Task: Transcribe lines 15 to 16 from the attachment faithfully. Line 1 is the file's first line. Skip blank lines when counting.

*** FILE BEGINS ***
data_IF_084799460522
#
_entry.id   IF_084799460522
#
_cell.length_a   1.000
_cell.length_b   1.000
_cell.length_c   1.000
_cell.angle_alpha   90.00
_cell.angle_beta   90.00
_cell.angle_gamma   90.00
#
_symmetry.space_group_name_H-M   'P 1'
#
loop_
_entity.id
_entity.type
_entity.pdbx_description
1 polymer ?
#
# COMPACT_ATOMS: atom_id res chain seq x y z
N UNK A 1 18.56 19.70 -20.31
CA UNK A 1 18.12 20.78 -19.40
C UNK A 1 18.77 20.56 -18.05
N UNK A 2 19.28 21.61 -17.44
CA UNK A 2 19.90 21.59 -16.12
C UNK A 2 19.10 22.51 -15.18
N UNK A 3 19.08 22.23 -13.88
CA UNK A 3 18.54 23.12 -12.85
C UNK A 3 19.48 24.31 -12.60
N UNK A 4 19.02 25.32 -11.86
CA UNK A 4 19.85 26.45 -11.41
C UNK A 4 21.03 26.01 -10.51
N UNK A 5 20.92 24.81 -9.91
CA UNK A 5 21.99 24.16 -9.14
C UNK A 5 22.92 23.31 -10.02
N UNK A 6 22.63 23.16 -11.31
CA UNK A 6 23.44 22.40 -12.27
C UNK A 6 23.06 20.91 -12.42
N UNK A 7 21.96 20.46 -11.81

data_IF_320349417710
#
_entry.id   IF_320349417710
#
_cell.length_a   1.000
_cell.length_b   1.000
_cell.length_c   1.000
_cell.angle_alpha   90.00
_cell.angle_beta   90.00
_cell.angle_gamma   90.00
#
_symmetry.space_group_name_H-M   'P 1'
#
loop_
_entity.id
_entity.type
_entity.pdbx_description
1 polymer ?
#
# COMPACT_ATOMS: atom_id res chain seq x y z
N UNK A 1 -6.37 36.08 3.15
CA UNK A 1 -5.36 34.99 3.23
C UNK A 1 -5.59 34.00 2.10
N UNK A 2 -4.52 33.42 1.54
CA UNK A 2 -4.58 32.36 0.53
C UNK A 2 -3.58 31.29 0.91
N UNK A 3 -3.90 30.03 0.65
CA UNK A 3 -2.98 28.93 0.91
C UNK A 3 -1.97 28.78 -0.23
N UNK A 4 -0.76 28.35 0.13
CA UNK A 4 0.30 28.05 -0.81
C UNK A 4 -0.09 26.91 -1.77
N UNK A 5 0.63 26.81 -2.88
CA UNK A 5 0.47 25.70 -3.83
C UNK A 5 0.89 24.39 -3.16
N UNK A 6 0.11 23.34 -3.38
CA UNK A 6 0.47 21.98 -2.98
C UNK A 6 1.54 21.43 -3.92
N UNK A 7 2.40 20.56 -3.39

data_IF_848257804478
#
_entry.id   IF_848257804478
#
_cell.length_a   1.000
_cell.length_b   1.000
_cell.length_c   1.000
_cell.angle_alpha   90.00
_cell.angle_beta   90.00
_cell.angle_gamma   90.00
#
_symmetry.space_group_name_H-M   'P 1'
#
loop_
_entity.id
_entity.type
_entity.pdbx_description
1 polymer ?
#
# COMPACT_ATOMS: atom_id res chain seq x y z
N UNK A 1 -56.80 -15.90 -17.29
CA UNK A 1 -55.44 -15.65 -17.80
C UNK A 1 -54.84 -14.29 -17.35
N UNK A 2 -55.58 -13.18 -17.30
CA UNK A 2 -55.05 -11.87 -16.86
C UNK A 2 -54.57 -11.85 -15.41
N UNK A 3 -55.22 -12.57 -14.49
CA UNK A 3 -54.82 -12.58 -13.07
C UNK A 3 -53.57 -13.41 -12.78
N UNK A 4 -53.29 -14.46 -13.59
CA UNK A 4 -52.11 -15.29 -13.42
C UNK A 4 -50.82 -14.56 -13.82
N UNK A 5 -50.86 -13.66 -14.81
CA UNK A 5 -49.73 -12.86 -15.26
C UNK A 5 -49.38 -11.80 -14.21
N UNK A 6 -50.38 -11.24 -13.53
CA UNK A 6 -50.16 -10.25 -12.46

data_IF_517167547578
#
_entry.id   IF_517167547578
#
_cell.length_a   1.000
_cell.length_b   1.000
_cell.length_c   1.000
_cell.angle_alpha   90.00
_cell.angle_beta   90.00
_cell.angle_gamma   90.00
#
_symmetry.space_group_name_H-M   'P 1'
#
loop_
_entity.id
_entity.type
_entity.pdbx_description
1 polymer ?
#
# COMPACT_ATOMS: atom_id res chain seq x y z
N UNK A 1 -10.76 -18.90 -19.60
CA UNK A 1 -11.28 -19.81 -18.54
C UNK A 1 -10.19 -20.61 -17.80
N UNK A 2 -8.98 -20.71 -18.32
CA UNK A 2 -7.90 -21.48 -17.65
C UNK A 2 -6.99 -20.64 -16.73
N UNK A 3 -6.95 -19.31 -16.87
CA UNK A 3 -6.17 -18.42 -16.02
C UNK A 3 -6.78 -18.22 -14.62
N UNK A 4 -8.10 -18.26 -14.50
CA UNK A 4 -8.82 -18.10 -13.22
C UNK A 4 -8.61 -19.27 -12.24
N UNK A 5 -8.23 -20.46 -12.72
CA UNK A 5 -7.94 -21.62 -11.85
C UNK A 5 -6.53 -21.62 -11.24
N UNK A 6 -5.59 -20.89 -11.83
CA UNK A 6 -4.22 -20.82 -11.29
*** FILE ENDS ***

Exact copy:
_entity.id
_entity.type